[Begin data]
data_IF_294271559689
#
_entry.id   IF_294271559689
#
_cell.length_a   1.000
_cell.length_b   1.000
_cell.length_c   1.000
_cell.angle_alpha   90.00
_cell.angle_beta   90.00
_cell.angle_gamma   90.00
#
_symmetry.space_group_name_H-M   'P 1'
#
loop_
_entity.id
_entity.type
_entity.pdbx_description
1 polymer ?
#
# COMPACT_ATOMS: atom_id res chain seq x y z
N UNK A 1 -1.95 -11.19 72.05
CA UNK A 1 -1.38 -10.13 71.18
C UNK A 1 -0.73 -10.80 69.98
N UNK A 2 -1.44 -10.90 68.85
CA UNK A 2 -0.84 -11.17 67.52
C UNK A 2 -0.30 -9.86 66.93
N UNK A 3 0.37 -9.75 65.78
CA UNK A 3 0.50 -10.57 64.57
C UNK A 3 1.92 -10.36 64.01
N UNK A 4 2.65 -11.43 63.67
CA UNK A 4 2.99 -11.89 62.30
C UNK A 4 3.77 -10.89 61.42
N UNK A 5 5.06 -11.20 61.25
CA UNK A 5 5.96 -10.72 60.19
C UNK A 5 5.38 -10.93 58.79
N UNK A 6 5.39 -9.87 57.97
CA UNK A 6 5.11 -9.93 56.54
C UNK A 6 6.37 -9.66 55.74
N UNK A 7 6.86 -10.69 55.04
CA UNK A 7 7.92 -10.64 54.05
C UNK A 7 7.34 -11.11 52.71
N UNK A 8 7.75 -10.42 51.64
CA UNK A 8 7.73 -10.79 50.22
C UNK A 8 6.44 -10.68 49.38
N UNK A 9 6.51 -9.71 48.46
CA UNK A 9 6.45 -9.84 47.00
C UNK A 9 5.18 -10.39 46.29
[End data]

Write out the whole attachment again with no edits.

data_IF_294271559689
#
_entry.id   IF_294271559689
#
_cell.length_a   1.000
_cell.length_b   1.000
_cell.length_c   1.000
_cell.angle_alpha   90.00
_cell.angle_beta   90.00
_cell.angle_gamma   90.00
#
_symmetry.space_group_name_H-M   'P 1'
#
loop_
_entity.id
_entity.type
_entity.pdbx_description
1 polymer ?
#
# COMPACT_ATOMS: atom_id res chain seq x y z
N UNK A 1 -1.95 -11.19 72.05
CA UNK A 1 -1.38 -10.13 71.18
C UNK A 1 -0.73 -10.80 69.98
N UNK A 2 -1.44 -10.90 68.85
CA UNK A 2 -0.84 -11.17 67.52
C UNK A 2 -0.30 -9.86 66.93
N UNK A 3 0.37 -9.75 65.78
CA UNK A 3 0.50 -10.57 64.57
C UNK A 3 1.92 -10.36 64.01
N UNK A 4 2.65 -11.43 63.67
CA UNK A 4 2.99 -11.89 62.30
C UNK A 4 3.77 -10.89 61.42
N UNK A 5 5.06 -11.20 61.25
CA UNK A 5 5.96 -10.72 60.19
C UNK A 5 5.38 -10.93 58.79
N UNK A 6 5.39 -9.87 57.97
CA UNK A 6 5.11 -9.93 56.54
C UNK A 6 6.37 -9.66 55.74
N UNK A 7 6.86 -10.69 55.04
CA UNK A 7 7.92 -10.64 54.05
C UNK A 7 7.34 -11.11 52.71
N UNK A 8 7.75 -10.42 51.64
CA UNK A 8 7.73 -10.79 50.22
C UNK A 8 6.44 -10.68 49.38
N UNK A 9 6.51 -9.71 48.46
CA UNK A 9 6.45 -9.84 47.00
C UNK A 9 5.18 -10.39 46.29